Indiana University SPEA Edward J. Bloustein School of Planning and Public Policy University of Pennsylvania AIR American University

Panel Paper: Moving Beyond Silos: A Holistic Perspective of Vulnerable Youth Outcomes Using Administrative Data

Saturday, November 14, 2015 : 2:25 PM
Merrick II (Hyatt Regency Miami)

*Names in bold indicate Presenter

Maryanne Schretzman1, Jessica A Raithel1, Nebahat Noyan1, Eileen Johns1, Sara Workman2 and Andrew White2, (1)NYC Office of the Deputy Mayor for Health & Human Services, (2)NYC Administration for Children's Services
The transition period to adulthood is a particularly difficult time for most adolescents. This difficulty is magnified for youth in foster care or involved in the juvenile and/or criminal justice systems. Many youth in foster care have experienced numerous hardships throughout their lives, including maltreatment and family trauma, poverty, and multiple movements in placements, leading to disruptions in relationships and schooling. Similarly to foster care children, adolescents who become involved in the juvenile and/or criminal justice systems often have histories of early maltreatment and hardship that intensify problematic behaviors, leading to arrest and placement in detention or jail. These adolescents are at particular risk of recidivism and continued involvement in the justice systems. Youth who interact with both the foster care system and the justice system face even greater challenges and are at a greater risk for poor outcomes in adulthood. However, few studies have examined this “dually involved” population in detail.

This paper highlights findings from a new study that used administrative data to track adult outcomes of youth who exited foster care, exited the justice system (either juvenile detention or jail), and those who were dually involved during their adolescence. The study utilized data from NYC Health and Human Service (HHS) agencies to quantify service use (in the domains of housing, benefits, health, child welfare, and justice) over six years and to compare the associated costs among groups.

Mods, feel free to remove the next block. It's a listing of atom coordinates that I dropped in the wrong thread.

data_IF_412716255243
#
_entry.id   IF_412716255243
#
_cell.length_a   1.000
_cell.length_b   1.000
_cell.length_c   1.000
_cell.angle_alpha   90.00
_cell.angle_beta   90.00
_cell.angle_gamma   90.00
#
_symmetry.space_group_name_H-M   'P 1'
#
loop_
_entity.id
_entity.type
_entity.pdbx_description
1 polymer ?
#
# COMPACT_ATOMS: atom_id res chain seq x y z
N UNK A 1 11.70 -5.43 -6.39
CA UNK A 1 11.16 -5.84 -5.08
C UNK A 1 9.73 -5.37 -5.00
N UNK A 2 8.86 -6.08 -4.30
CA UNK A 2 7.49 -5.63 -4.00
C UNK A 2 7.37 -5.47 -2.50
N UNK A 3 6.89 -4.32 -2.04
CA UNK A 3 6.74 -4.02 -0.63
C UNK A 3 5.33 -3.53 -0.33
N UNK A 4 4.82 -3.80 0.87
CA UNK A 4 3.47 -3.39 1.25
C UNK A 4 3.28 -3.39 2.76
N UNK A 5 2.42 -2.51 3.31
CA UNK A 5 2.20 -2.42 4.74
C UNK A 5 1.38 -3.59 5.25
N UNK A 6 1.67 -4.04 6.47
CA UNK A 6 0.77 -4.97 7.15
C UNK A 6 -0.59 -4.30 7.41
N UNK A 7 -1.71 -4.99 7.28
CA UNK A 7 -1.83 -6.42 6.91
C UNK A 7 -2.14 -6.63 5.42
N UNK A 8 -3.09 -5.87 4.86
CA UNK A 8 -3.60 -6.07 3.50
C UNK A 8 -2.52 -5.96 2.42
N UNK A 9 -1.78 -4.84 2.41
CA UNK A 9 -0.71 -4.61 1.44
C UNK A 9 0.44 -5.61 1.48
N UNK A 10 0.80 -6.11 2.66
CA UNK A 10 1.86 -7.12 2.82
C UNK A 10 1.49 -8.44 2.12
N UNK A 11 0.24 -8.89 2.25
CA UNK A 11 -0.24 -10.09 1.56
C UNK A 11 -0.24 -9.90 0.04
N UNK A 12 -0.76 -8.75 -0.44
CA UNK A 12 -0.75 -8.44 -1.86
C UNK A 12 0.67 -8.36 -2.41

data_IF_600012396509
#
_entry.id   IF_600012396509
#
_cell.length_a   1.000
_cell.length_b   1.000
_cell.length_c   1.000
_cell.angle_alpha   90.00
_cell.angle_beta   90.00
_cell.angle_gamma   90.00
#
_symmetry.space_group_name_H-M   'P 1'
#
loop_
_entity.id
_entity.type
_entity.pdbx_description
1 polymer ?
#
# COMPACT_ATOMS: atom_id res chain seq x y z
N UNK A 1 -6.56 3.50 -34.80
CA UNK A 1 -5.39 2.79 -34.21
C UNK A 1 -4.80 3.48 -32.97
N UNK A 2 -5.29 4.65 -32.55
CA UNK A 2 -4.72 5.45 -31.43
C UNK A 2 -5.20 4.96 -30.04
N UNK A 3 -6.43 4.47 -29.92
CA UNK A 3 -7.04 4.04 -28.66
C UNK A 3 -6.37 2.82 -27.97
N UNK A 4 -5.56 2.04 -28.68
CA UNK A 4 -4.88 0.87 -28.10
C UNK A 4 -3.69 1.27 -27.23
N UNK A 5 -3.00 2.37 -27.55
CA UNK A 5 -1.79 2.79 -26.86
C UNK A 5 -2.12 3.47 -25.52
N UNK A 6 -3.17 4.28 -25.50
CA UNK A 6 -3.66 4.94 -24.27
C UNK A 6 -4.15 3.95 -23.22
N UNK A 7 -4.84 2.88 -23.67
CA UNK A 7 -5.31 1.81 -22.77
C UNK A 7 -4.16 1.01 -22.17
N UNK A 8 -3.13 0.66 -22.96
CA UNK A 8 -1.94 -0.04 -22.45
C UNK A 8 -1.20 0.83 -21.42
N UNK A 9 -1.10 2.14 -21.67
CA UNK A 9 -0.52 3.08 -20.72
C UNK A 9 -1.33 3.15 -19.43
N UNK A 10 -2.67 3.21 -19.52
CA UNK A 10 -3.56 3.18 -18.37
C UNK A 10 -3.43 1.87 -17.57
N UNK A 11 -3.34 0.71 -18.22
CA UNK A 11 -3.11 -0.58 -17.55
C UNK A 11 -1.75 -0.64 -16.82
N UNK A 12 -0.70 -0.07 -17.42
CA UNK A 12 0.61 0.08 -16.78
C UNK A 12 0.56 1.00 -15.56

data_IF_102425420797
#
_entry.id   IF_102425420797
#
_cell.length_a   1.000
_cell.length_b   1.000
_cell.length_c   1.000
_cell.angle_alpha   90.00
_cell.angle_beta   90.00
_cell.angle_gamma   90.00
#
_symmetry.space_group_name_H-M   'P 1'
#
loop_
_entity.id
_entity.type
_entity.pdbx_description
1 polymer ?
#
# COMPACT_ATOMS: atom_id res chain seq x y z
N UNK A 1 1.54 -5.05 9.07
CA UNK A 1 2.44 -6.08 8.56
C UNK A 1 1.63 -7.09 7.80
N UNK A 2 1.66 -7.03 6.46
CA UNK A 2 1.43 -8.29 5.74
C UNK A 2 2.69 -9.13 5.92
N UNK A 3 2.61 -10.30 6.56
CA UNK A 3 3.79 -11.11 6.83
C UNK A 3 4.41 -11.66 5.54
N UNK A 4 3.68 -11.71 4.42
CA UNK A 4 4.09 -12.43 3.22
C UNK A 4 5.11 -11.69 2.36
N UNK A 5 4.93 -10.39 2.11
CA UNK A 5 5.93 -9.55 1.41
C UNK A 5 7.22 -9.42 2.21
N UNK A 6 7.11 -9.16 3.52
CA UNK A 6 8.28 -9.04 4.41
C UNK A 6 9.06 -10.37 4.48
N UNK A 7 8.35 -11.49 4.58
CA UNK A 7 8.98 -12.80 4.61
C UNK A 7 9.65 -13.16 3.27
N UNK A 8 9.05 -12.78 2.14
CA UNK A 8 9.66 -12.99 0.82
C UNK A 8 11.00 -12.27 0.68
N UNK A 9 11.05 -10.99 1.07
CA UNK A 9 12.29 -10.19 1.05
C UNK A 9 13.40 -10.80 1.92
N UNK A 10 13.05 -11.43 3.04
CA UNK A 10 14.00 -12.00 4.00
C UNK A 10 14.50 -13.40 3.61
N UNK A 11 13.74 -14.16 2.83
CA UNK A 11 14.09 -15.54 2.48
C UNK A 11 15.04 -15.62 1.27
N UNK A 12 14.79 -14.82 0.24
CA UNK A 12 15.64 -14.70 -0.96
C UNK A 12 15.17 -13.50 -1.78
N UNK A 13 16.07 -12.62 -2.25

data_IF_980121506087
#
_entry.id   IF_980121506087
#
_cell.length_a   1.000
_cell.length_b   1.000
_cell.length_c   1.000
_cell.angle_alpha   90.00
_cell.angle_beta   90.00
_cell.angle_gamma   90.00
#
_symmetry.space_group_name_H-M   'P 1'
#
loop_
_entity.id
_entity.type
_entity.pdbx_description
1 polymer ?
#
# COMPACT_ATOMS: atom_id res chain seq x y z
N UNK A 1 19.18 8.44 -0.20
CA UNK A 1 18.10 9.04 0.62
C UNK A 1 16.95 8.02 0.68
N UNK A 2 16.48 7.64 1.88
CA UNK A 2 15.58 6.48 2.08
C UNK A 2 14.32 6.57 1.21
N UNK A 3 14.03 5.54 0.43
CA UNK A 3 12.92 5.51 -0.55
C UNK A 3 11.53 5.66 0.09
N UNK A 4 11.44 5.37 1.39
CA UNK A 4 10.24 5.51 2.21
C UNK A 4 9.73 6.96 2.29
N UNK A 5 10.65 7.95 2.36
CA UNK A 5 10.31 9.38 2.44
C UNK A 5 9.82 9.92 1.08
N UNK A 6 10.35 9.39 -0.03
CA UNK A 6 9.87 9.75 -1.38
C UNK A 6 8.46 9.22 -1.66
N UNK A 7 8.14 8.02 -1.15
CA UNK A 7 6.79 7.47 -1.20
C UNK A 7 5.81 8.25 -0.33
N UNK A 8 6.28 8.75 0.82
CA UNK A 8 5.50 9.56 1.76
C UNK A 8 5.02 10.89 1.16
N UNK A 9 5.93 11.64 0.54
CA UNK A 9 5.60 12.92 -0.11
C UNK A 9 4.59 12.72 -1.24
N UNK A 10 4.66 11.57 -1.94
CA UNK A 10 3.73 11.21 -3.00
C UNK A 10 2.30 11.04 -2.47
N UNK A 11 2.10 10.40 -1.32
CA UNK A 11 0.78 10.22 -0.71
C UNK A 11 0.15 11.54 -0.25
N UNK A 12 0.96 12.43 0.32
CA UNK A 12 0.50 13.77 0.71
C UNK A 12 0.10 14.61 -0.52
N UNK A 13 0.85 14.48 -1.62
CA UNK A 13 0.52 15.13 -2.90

For all three groups, the top quartile of highest cost users account for a disproportionate amount of the total group cost – from two-thirds to three-fourths of the total. For almost every outcome, the dually involved group had a higher rate of system involvement, as well as higher multi-system use. The average cost for the dually involved group was approximately 40% higher than the other two groups (approximately $65,000 for the dually involved, compared to $46,000-$48,000 for the other two groups).

This paper also highlights predictors of high cost users based on foster care history and demographic information. Risk factors for high-cost service use for the foster care group included being female, being discharged to mental health institutions, and having residential foster care placements. Risk factors for high-cost service use for the dually involved group included having more foster care spells, entering foster care for the first time in adolescence, and having residential foster care placements.

Findings of this study are informing new programming and policies for the NYC Administration for Children’s Services (ACS), which oversees both foster care and juvenile detention services. Specifically, ACS is using models and interventions that are based on a youth’s risk level to ensure that services are being allocated appropriately, including using risk assessment tools to place youth in alternatives to juvenile detention. Similarly, youth development models for at-risk adolescents are being developed to keep youth in community-based settings while receiving services.